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Shadow Expert Technique (SET) for interaction analysis in educational systems

Shadow Expert Technique (SET) for interaction analysis in educational systems

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Published by Martin
Publication at HCII 2011 Conference, USA
Publication at HCII 2011 Conference, USA

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Published by: Martin on Jul 14, 2011
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Draft version – originally published in: C. Stephanidis (Ed.): Universal Access inHCI, Part IV, HCII 2011, LNCS 6768, pp. 642–651, 2011. © Springer-Verlag BerlinHeidelberg 2011
Shadow Expert Technique (SET)for interaction analysis in educational systems
Christian Stickel
, Martin Ebner
, Andreas Holzinger
Social Learning / Computing and Information Services, Graz University of Technology,Steyrergasse 30/I, A-8010 Graz, AustriaPhone: +43 316 873 8540, Email: martin.ebner@tugraz.at, stickel@tugraz.at
Institute of Medical Informatics, Statistics and Documentation Medical University Graz,Auenbruggerplatz 2/5, A-8036 Graz, AustriaPhone: +43 316 385 3883, Email: andreas.holzinger@meduni-graz.at
This paper describes a novel usability method called Shadow ExpertTechnique (SET), which was applied on the learning management system of theGraz University of Technology in two different trials, with focus on consistencyand visual complexity. This is the summary of the development of this newmethod and the approach to generalize it as a new way to get deeper insight intointeraction processes.
Shadow Expert Technique, Usability Test, LMS, Methods
1 Introduction
This paper describes the work done on developing a technique for analyzing tiny bitsof user interactions, in order to improve the interface as well as the interactionprocesses within our self-developed university wide Learning Management System(LMS) at Graz University of Technology. We will show how this technique wasapplied at two full scale usability tests and then discuss the lessons learned, therebygeneralizing our so called Shadow Expert Technique (SET) [5].Studies have shown that the consistency of user interfaces in LMSs plays a significantrole on the learning performance [Rhee et al., 2006]. The application of SET on ourLMS is among these lines, as we try to reduce learner’s cognitive load, by examiningpotential influential variables. So far the presented work was focused on improvingconsistency and visual complexity. At this point it might be important to mention thatthe development of SET as well as the experiments took place as part of a lecturecourse in advanced chapters of human computer interaction at Graz University of Technology during two consecutive years. The Shadow Expert Technique (SET)consists of several steps with two groups who strive to decompose the interactionprocesses of an end user, in order to derive suggestions for improvement. The primary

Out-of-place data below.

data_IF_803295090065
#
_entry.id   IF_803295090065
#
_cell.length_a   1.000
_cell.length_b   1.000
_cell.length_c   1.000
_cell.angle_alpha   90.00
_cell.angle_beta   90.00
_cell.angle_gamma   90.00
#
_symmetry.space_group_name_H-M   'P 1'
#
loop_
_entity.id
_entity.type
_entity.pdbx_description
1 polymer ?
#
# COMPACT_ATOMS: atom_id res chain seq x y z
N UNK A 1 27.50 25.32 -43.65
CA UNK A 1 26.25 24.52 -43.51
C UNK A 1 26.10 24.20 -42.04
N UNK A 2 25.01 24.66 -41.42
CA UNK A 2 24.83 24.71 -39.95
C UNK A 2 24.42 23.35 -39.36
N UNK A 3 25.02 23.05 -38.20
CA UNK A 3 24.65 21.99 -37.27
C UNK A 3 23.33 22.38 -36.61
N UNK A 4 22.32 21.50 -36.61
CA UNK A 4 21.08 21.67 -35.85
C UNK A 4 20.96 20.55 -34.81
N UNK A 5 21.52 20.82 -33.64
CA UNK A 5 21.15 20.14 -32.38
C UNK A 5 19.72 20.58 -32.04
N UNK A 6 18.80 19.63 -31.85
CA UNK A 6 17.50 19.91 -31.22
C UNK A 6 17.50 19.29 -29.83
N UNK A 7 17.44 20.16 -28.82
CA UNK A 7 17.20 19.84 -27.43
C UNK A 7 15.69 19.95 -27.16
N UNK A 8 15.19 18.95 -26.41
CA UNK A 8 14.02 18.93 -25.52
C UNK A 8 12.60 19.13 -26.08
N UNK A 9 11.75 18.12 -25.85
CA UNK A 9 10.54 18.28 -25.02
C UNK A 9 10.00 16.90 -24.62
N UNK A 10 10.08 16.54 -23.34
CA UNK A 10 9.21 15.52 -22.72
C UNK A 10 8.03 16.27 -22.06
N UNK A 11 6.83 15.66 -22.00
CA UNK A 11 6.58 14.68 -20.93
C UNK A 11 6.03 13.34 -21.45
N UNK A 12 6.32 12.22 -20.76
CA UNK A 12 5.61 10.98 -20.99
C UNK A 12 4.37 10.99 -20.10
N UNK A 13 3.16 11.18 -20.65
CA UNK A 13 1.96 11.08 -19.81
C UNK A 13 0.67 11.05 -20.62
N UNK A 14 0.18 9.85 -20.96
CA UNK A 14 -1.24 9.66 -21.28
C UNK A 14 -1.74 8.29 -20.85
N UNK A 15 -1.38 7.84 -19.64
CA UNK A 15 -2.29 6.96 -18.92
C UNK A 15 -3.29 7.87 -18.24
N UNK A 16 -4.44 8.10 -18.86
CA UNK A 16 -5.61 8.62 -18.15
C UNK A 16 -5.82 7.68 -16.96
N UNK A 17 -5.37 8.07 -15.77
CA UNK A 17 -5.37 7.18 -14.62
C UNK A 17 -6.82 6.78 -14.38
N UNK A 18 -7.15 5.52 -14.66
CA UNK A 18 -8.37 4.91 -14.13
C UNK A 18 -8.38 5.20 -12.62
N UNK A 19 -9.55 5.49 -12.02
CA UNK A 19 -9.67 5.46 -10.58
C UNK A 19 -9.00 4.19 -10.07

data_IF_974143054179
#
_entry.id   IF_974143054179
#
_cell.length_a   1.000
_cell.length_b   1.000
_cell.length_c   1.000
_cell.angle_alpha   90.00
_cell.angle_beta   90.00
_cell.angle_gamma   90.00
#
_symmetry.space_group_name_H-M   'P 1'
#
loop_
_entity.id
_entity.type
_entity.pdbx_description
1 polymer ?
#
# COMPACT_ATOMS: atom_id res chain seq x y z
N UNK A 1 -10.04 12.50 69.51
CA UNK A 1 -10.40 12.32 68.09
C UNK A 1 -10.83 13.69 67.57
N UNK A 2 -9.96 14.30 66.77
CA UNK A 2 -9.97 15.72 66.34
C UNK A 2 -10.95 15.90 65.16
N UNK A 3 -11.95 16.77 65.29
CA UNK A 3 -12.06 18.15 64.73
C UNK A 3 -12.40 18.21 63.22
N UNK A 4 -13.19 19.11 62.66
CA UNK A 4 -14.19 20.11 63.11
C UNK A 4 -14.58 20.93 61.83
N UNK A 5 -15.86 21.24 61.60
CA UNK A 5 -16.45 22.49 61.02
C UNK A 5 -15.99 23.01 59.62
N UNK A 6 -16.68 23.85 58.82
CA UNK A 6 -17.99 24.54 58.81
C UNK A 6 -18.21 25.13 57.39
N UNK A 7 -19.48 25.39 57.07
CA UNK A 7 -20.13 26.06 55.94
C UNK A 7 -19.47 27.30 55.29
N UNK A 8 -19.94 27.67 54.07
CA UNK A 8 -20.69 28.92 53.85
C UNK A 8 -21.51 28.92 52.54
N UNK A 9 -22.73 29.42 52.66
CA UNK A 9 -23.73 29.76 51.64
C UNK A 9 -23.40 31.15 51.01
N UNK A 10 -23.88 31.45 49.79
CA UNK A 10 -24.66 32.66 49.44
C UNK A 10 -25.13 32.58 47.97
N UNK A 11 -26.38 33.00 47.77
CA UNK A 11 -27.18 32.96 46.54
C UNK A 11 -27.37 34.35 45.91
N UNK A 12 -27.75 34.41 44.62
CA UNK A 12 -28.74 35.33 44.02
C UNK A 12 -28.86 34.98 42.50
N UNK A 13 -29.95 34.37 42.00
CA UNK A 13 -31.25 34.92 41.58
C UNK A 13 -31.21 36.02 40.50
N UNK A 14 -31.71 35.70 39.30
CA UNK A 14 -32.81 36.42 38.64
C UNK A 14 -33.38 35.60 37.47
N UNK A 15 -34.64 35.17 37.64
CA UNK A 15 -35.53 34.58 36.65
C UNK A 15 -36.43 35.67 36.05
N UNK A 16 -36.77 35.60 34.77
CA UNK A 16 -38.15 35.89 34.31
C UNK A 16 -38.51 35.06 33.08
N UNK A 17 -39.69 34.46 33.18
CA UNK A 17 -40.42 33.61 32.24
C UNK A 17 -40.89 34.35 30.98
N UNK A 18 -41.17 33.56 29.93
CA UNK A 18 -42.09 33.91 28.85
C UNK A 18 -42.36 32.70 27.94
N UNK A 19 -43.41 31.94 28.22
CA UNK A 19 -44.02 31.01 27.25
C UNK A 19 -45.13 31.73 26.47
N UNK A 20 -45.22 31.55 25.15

Draft version – originally published in: C. Stephanidis (Ed.): Universal Access inHCI, Part IV, HCII 2011, LNCS 6768, pp. 642–651, 2011. © Springer-Verlag BerlinHeidelberg 2011advantage of SET is thereby the in-depth understanding of the end users behavior andactions by mirroring his emotional state, anticipating his thoughts as well as his nextactions and discussing the observations and estimations within the group.
2 Theoretical background and related work
This chapter will roughly outline some topics which are related to the SET andprovide some insight for a better understanding of the technique. SET is based onthree foundations. The first is that emotions are elicited during the interaction of theuser with the system. Emotions are a fast and fluid process, but if they can be detectedby the analyst, they provide good markers for usability issues. The second foundationis the theory of mirror neurons, which are said to provide a human being with theability to simulate the inner state of others, thereby providing also a basic level of empathy. This makes it even for ‘untrained’ persons possible to detect basic emotionslike frustration or happiness. The third foundation is the dynamics of decision makingand solution generation in moderated groups. Beside these three topics, this chapterprovides a short description of the UE methods, Performance Testing, ThinkingAloud and Focused Heuristic Evaluation, as they were used to provide the necessaryinput material for the SET. A general description of SET can be found in chapter 3.
2.1 Emotions and Usability